State v. Connor

Annotate this Case

199 N.W.2d 695 (1972)

STATE of South Dakota, Plaintiff and Respondent, v. Fred CONNOR, Defendant and Appellant.

No. 10962.

Supreme Court of South Dakota.

July 26, 1972.

Sidney B. Strange, Sioux Falls, for defendant and appellant.

Gordon Mydland, Atty. Gen., William J. Srstka, Jr., Asst. Atty. Gen., Pierre, for plaintiff and respondent.


Defendant was convicted of grand larceny by a circuit court jury in Minnehaha County, South Dakota. He was originally charged conjointly with William (Bill) Rober, but was granted a separate trial pursuant to motion. Rober was convicted by a circuit court jury of grand larceny on February 17, 1971. His conviction was recently affirmed by this court, State v. Rober, S. D., 197 N.W.2d 707. Defendant's trial took place on February 23 and 24, 1971. Present counsel was appointed to represent him on appeal.

On September 18, 1970, an appliance dealer purchased two new 23-inch color TV sets from Warren Supply Company in Sioux Falls, South Dakota. The boxes containing the TV sets were placed in the box of the dealer's pickup truck. The dealer parked the pickup truck in the parking lot behind a Sioux Falls bar at approximately 7 or 8 o'clock that evening. Upon returning to his truck some two hours later, the dealer discovered that the boxes containing the TV sets were gone.

Some time between 10 and 11 p. m. on September 18, 1971, defendant called a *696 Mrs. Lane Kuper in Sioux Falls and told her that he had "a real good deal on a television set." Mrs. Kuper and her husband were slightly acquainted with defendant, having met him earlier in the year when he was working in the neighborhood. Sometime prior to September 18, 1971 defendant and Mr. Kuper had had a conversation to the effect that defendant was to obtain a TV set for the Kupers.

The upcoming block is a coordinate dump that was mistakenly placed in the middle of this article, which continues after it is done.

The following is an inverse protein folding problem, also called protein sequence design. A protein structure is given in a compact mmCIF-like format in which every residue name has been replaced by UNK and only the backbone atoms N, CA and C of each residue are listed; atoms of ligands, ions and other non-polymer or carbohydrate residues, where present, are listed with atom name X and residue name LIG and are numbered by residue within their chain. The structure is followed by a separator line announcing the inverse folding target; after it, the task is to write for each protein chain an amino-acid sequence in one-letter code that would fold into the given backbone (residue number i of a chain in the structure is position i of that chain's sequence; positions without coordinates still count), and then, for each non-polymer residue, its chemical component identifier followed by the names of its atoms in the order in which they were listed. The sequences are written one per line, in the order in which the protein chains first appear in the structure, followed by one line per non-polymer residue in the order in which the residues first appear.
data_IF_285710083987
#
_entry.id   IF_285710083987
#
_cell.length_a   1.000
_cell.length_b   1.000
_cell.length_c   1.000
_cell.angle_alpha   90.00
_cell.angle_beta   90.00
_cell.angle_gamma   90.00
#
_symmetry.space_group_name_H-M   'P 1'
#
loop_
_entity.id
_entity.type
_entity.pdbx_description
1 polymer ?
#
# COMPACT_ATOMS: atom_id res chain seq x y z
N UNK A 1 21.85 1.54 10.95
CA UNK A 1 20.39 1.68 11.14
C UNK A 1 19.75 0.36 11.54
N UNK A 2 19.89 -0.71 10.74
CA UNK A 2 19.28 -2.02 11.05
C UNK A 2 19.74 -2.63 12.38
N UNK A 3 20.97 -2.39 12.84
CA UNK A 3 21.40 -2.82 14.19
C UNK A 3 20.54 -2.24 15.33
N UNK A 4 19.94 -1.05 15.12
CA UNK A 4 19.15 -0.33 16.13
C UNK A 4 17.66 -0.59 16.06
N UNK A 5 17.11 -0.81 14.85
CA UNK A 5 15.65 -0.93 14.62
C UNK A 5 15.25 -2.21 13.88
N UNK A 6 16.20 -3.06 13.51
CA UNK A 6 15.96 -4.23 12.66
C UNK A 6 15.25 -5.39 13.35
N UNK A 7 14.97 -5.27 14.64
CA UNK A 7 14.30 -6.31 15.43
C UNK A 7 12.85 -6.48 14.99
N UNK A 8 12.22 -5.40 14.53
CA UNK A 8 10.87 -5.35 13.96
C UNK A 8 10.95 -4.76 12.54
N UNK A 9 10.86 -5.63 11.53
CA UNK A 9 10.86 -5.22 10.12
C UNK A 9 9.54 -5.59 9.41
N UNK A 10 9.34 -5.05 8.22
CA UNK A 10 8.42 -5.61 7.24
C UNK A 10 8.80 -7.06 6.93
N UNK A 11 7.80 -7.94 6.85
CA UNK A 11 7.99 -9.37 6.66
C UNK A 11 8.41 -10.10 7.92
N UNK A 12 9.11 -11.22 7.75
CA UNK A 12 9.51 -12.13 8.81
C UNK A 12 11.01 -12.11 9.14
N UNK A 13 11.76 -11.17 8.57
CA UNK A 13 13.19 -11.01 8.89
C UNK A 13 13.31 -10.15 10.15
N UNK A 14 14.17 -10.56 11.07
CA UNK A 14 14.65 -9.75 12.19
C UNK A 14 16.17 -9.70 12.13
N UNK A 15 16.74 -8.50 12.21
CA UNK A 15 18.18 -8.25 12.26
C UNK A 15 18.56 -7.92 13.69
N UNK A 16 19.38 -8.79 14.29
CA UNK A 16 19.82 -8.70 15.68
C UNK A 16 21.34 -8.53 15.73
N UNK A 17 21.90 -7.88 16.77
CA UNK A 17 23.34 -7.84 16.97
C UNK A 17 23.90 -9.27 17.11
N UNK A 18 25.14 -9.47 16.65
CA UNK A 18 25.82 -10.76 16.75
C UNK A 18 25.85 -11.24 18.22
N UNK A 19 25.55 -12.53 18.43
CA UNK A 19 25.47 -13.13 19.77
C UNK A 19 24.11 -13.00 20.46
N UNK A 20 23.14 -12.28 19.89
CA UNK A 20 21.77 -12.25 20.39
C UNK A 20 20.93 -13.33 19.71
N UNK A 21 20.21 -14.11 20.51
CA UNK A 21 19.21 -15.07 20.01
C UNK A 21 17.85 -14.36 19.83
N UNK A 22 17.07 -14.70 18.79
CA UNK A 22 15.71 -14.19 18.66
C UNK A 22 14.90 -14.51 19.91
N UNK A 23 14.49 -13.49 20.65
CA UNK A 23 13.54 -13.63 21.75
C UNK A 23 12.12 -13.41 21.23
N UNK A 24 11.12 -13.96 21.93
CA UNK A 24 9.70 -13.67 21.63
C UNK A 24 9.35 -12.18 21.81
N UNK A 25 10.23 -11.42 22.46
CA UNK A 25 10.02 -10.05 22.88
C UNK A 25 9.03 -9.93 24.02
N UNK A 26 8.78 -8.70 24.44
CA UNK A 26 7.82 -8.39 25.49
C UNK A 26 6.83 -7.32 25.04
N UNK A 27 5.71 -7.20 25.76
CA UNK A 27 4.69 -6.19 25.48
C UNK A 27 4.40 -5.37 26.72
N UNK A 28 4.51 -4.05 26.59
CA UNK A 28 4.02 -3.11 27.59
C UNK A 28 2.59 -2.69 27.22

Shortly after the telephone conversation, defendant and Rober delivered the TV set to the Kuper residence. Mrs. Kuper paid defendant $75 for the TV and also agreed to trade him a used black and white TV set.[*]

Upon learning the next day that two TV sets had been stolen from a pickup truck, Mr. and Mrs. Kuper contacted the Sioux Falls police department. It was subsequently determined that the TV set that defendant had sold to Mrs. Kuper was one of those that had been stolen.

Defendant took the stand in his own behalf and testified that as he left his hotel at approximately 10:30 p. m. on September 18, 1971 on an errand for another guest at the hotel, he met a man on the street who offered to sell him a TV set for $100. After some haggling, defendant bought the TV set for $60. Defendant then called Rober who arrived five or ten minutes later and helped defendant load the TV in Rober's car and deliver it to the Kuper residence.

Defendant was unable to name or specifically identify the person from whom he said he had purchased the TV set, although he testified that he had purchased a shotgun and a TV set from this individual approximately a year earlier. The Sioux Falls police department was unable to locate anyone answering the general description given by defendant or driving the pickup truck described by the defendant.